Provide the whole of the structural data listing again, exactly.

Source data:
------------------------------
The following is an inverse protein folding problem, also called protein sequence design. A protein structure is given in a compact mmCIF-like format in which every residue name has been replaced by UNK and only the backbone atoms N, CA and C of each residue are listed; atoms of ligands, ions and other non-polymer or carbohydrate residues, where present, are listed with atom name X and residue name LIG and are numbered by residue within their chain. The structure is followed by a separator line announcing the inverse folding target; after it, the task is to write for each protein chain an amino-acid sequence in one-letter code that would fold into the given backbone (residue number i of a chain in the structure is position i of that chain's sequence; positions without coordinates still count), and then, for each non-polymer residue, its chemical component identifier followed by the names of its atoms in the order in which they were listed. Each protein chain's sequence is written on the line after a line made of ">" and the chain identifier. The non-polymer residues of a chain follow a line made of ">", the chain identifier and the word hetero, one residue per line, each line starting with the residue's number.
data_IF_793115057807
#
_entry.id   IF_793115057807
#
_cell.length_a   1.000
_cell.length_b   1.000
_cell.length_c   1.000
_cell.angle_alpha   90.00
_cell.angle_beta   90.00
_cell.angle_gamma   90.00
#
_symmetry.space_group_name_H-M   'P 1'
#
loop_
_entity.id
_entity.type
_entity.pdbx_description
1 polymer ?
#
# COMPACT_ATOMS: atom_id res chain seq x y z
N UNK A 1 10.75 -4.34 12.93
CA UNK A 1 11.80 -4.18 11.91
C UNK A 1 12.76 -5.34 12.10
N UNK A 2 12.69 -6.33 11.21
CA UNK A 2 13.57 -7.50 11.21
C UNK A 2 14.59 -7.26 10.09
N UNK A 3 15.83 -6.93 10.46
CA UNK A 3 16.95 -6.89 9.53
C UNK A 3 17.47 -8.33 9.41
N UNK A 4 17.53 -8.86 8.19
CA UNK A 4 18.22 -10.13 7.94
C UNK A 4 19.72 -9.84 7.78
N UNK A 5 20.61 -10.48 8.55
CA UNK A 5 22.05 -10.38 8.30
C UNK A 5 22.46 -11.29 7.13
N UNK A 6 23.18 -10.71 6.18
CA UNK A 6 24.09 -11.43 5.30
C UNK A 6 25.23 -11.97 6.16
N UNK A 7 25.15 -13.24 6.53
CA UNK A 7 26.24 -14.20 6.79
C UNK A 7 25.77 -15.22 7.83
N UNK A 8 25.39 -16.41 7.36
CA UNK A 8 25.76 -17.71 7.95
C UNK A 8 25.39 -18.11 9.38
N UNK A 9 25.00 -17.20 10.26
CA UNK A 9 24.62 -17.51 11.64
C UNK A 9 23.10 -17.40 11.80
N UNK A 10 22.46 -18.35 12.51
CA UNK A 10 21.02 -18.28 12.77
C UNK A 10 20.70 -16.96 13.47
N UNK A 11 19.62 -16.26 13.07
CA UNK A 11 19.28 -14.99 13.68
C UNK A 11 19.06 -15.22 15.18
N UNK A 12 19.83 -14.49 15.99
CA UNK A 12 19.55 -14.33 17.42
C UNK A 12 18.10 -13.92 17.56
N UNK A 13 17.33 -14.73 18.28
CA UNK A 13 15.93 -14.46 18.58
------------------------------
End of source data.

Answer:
The following is an inverse protein folding problem, also called protein sequence design. A protein structure is given in a compact mmCIF-like format in which every residue name has been replaced by UNK and only the backbone atoms N, CA and C of each residue are listed; atoms of ligands, ions and other non-polymer or carbohydrate residues, where present, are listed with atom name X and residue name LIG and are numbered by residue within their chain. The structure is followed by a separator line announcing the inverse folding target; after it, the task is to write for each protein chain an amino-acid sequence in one-letter code that would fold into the given backbone (residue number i of a chain in the structure is position i of that chain's sequence; positions without coordinates still count), and then, for each non-polymer residue, its chemical component identifier followed by the names of its atoms in the order in which they were listed. Each protein chain's sequence is written on the line after a line made of ">" and the chain identifier. The non-polymer residues of a chain follow a line made of ">", the chain identifier and the word hetero, one residue per line, each line starting with the residue's number.
data_IF_793115057807
#
_entry.id   IF_793115057807
#
_cell.length_a   1.000
_cell.length_b   1.000
_cell.length_c   1.000
_cell.angle_alpha   90.00
_cell.angle_beta   90.00
_cell.angle_gamma   90.00
#
_symmetry.space_group_name_H-M   'P 1'
#
loop_
_entity.id
_entity.type
_entity.pdbx_description
1 polymer ?
#
# COMPACT_ATOMS: atom_id res chain seq x y z
N UNK A 1 10.75 -4.34 12.93
CA UNK A 1 11.80 -4.18 11.91
C UNK A 1 12.76 -5.34 12.10
N UNK A 2 12.69 -6.33 11.21
CA UNK A 2 13.57 -7.50 11.21
C UNK A 2 14.59 -7.26 10.09
N UNK A 3 15.83 -6.93 10.46
CA UNK A 3 16.95 -6.89 9.53
C UNK A 3 17.47 -8.33 9.41
N UNK A 4 17.53 -8.86 8.19
CA UNK A 4 18.22 -10.13 7.94
C UNK A 4 19.72 -9.84 7.78
N UNK A 5 20.61 -10.48 8.55
CA UNK A 5 22.05 -10.38 8.30
C UNK A 5 22.46 -11.29 7.13
N UNK A 6 23.18 -10.71 6.18
CA UNK A 6 24.09 -11.43 5.30
C UNK A 6 25.23 -11.97 6.16
N UNK A 7 25.15 -13.24 6.53
CA UNK A 7 26.24 -14.20 6.79
C UNK A 7 25.77 -15.22 7.83
N UNK A 8 25.39 -16.41 7.36
CA UNK A 8 25.76 -17.71 7.95
C UNK A 8 25.39 -18.11 9.38
N UNK A 9 25.00 -17.20 10.26
CA UNK A 9 24.62 -17.51 11.64
C UNK A 9 23.10 -17.40 11.80
N UNK A 10 22.46 -18.35 12.51
CA UNK A 10 21.02 -18.28 12.77
C UNK A 10 20.70 -16.96 13.47
N UNK A 11 19.62 -16.26 13.07
CA UNK A 11 19.28 -14.99 13.68
C UNK A 11 19.06 -15.22 15.18
N UNK A 12 19.83 -14.49 15.99
CA UNK A 12 19.55 -14.33 17.42
C UNK A 12 18.10 -13.92 17.56
N UNK A 13 17.33 -14.73 18.28
CA UNK A 13 15.93 -14.46 18.58